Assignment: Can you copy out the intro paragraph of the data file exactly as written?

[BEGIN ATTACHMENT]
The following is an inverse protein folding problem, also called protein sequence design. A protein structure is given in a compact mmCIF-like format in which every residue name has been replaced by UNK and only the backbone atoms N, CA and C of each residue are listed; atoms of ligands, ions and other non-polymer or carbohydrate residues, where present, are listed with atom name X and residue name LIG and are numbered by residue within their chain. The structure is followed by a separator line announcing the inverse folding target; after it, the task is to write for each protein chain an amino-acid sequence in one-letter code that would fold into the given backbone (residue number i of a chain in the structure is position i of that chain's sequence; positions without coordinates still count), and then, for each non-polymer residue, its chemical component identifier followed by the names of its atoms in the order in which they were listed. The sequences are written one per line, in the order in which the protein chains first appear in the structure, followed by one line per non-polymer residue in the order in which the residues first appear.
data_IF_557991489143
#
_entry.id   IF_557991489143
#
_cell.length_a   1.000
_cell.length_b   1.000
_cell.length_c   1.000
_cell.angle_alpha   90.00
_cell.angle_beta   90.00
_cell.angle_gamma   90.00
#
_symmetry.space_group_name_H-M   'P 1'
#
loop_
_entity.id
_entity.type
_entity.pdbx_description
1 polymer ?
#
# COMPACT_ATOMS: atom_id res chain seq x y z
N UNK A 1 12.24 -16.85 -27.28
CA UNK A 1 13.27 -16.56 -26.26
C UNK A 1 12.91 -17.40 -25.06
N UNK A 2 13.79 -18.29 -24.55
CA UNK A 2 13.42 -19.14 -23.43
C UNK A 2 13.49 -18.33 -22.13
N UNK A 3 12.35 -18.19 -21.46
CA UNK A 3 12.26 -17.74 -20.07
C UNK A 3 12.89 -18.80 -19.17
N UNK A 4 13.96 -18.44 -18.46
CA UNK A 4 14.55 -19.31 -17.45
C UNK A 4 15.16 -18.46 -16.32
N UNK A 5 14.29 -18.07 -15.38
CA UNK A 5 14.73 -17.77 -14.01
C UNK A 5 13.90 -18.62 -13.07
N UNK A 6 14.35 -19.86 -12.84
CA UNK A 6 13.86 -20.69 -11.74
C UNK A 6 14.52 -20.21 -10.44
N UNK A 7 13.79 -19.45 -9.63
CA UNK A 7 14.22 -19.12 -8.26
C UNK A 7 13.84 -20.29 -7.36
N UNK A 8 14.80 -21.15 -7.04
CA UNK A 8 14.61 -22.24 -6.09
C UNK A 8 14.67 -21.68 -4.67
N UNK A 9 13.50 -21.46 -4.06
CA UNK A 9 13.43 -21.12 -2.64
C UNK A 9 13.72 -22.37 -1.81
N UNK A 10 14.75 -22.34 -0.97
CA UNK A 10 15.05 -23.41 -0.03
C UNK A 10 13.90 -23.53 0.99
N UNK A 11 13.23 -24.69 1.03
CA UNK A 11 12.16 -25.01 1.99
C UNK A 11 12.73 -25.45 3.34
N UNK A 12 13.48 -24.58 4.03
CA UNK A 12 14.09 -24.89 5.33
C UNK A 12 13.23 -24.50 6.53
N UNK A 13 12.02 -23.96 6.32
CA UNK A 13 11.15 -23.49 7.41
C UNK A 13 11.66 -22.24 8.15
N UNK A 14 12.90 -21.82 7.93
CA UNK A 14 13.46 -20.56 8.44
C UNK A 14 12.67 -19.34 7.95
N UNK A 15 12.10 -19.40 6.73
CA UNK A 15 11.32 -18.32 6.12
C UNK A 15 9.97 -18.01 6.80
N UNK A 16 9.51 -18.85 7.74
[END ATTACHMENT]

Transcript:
The following is an inverse protein folding problem, also called protein sequence design. A protein structure is given in a compact mmCIF-like format in which every residue name has been replaced by UNK and only the backbone atoms N, CA and C of each residue are listed; atoms of ligands, ions and other non-polymer or carbohydrate residues, where present, are listed with atom name X and residue name LIG and are numbered by residue within their chain. The structure is followed by a separator line announcing the inverse folding target; after it, the task is to write for each protein chain an amino-acid sequence in one-letter code that would fold into the given backbone (residue number i of a chain in the structure is position i of that chain's sequence; positions without coordinates still count), and then, for each non-polymer residue, its chemical component identifier followed by the names of its atoms in the order in which they were listed. The sequences are written one per line, in the order in which the protein chains first appear in the structure, followed by one line per non-polymer residue in the order in which the residues first appear.